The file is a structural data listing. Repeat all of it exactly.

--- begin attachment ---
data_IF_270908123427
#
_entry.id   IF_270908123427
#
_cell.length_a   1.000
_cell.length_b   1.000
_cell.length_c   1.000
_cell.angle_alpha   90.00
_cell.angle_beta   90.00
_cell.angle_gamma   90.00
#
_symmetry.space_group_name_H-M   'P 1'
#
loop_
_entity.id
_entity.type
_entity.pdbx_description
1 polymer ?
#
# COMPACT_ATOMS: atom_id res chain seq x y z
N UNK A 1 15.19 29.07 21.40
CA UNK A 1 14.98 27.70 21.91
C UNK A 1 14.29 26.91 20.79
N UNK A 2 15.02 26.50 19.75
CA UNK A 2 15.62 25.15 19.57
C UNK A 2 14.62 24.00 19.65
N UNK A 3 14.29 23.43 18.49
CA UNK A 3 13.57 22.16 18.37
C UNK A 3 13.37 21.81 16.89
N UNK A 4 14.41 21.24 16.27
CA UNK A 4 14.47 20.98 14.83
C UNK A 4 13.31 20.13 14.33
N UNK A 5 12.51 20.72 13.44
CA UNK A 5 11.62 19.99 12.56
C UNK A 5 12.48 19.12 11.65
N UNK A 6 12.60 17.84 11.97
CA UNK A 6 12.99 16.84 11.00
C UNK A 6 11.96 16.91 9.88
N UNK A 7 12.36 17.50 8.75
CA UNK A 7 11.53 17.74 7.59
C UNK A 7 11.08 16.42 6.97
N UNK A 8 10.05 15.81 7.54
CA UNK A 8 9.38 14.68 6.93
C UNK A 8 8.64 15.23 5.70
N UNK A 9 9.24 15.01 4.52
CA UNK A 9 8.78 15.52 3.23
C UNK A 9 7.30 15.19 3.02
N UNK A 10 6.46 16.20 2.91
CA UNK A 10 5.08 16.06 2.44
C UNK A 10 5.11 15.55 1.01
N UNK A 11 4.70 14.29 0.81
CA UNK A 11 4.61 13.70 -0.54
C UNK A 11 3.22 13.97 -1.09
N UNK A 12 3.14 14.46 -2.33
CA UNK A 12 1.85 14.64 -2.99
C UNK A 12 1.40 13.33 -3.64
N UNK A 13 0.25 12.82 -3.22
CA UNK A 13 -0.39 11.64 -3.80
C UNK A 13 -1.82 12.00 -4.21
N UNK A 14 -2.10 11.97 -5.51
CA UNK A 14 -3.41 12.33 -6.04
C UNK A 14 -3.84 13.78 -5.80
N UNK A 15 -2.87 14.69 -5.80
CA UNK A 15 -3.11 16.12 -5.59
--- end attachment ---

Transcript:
data_IF_270908123427
#
_entry.id   IF_270908123427
#
_cell.length_a   1.000
_cell.length_b   1.000
_cell.length_c   1.000
_cell.angle_alpha   90.00
_cell.angle_beta   90.00
_cell.angle_gamma   90.00
#
_symmetry.space_group_name_H-M   'P 1'
#
loop_
_entity.id
_entity.type
_entity.pdbx_description
1 polymer ?
#
# COMPACT_ATOMS: atom_id res chain seq x y z
N UNK A 1 15.19 29.07 21.40
CA UNK A 1 14.98 27.70 21.91
C UNK A 1 14.29 26.91 20.79
N UNK A 2 15.02 26.50 19.75
CA UNK A 2 15.62 25.15 19.57
C UNK A 2 14.62 24.00 19.65
N UNK A 3 14.29 23.43 18.49
CA UNK A 3 13.57 22.16 18.37
C UNK A 3 13.37 21.81 16.89
N UNK A 4 14.41 21.24 16.27
CA UNK A 4 14.47 20.98 14.83
C UNK A 4 13.31 20.13 14.33
N UNK A 5 12.51 20.72 13.44
CA UNK A 5 11.62 19.99 12.56
C UNK A 5 12.48 19.12 11.65
N UNK A 6 12.60 17.84 11.97
CA UNK A 6 12.99 16.84 11.00
C UNK A 6 11.96 16.91 9.88
N UNK A 7 12.36 17.50 8.75
CA UNK A 7 11.53 17.74 7.59
C UNK A 7 11.08 16.42 6.97
N UNK A 8 10.05 15.81 7.54
CA UNK A 8 9.38 14.68 6.93
C UNK A 8 8.64 15.23 5.70
N UNK A 9 9.24 15.01 4.52
CA UNK A 9 8.78 15.52 3.23
C UNK A 9 7.30 15.19 3.02
N UNK A 10 6.46 16.20 2.91
CA UNK A 10 5.08 16.06 2.44
C UNK A 10 5.11 15.55 1.01
N UNK A 11 4.70 14.29 0.81
CA UNK A 11 4.61 13.70 -0.54
C UNK A 11 3.22 13.97 -1.09
N UNK A 12 3.14 14.46 -2.33
CA UNK A 12 1.85 14.64 -2.99
C UNK A 12 1.40 13.33 -3.64
N UNK A 13 0.25 12.82 -3.22
CA UNK A 13 -0.39 11.64 -3.80
C UNK A 13 -1.82 12.00 -4.21
N UNK A 14 -2.10 11.97 -5.51
CA UNK A 14 -3.41 12.33 -6.04
C UNK A 14 -3.84 13.78 -5.80
N UNK A 15 -2.87 14.69 -5.80
CA UNK A 15 -3.11 16.12 -5.59